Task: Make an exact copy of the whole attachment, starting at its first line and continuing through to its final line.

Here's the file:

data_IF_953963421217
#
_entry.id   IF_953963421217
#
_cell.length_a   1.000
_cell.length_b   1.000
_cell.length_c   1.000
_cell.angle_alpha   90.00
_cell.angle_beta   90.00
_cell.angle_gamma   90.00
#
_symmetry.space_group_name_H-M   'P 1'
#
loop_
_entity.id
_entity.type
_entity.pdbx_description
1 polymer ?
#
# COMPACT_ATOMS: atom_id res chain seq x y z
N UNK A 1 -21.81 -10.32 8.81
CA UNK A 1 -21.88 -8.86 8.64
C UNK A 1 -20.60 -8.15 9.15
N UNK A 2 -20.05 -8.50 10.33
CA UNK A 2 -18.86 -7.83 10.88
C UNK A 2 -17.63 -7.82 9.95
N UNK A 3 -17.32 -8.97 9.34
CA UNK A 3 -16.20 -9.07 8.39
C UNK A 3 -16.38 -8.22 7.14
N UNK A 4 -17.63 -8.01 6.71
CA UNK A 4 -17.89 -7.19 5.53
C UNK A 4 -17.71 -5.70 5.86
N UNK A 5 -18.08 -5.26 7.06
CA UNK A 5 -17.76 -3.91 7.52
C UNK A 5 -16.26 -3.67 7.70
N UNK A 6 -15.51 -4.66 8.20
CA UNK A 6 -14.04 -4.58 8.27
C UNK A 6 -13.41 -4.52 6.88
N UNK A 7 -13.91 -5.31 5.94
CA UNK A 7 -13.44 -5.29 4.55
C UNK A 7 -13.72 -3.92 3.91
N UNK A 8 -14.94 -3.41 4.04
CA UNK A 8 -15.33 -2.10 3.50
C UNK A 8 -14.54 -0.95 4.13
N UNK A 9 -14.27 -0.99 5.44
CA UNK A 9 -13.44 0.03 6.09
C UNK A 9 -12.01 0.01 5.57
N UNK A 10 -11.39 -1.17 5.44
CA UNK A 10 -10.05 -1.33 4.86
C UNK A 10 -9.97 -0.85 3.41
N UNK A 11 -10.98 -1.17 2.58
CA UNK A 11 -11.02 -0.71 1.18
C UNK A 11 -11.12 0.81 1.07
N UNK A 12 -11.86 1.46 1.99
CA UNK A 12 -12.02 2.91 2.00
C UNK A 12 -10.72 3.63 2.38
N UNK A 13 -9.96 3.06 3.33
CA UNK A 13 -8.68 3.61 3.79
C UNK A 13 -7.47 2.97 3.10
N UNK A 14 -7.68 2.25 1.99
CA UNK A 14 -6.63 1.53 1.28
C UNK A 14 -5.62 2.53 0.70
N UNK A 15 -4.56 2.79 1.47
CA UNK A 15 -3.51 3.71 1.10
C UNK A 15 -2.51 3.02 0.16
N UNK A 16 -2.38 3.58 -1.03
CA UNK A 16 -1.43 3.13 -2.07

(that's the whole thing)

data_IF_953963421217
#
_entry.id   IF_953963421217
#
_cell.length_a   1.000
_cell.length_b   1.000
_cell.length_c   1.000
_cell.angle_alpha   90.00
_cell.angle_beta   90.00
_cell.angle_gamma   90.00
#
_symmetry.space_group_name_H-M   'P 1'
#
loop_
_entity.id
_entity.type
_entity.pdbx_description
1 polymer ?
#
# COMPACT_ATOMS: atom_id res chain seq x y z
N UNK A 1 -21.81 -10.32 8.81
CA UNK A 1 -21.88 -8.86 8.64
C UNK A 1 -20.60 -8.15 9.15
N UNK A 2 -20.05 -8.50 10.33
CA UNK A 2 -18.86 -7.83 10.88
C UNK A 2 -17.63 -7.82 9.95
N UNK A 3 -17.32 -8.97 9.34
CA UNK A 3 -16.20 -9.07 8.39
C UNK A 3 -16.38 -8.22 7.14
N UNK A 4 -17.63 -8.01 6.71
CA UNK A 4 -17.89 -7.19 5.53
C UNK A 4 -17.71 -5.70 5.86
N UNK A 5 -18.08 -5.26 7.06
CA UNK A 5 -17.76 -3.91 7.52
C UNK A 5 -16.26 -3.67 7.70
N UNK A 6 -15.51 -4.66 8.20
CA UNK A 6 -14.04 -4.58 8.27
C UNK A 6 -13.41 -4.52 6.88
N UNK A 7 -13.91 -5.31 5.94
CA UNK A 7 -13.44 -5.29 4.55
C UNK A 7 -13.72 -3.92 3.91
N UNK A 8 -14.94 -3.41 4.04
CA UNK A 8 -15.33 -2.10 3.50
C UNK A 8 -14.54 -0.95 4.13
N UNK A 9 -14.27 -0.99 5.44
CA UNK A 9 -13.44 0.03 6.09
C UNK A 9 -12.01 0.01 5.57
N UNK A 10 -11.39 -1.17 5.44
CA UNK A 10 -10.05 -1.33 4.86
C UNK A 10 -9.97 -0.85 3.41
N UNK A 11 -10.98 -1.17 2.58
CA UNK A 11 -11.02 -0.71 1.18
C UNK A 11 -11.12 0.81 1.07
N UNK A 12 -11.86 1.46 1.99
CA UNK A 12 -12.02 2.91 2.00
C UNK A 12 -10.72 3.63 2.38
N UNK A 13 -9.96 3.06 3.33
CA UNK A 13 -8.68 3.61 3.79
C UNK A 13 -7.47 2.97 3.10
N UNK A 14 -7.68 2.25 1.99
CA UNK A 14 -6.63 1.53 1.28
C UNK A 14 -5.62 2.53 0.70
N UNK A 15 -4.56 2.79 1.47
CA UNK A 15 -3.51 3.71 1.10
C UNK A 15 -2.51 3.02 0.16
N UNK A 16 -2.38 3.58 -1.03
CA UNK A 16 -1.43 3.13 -2.07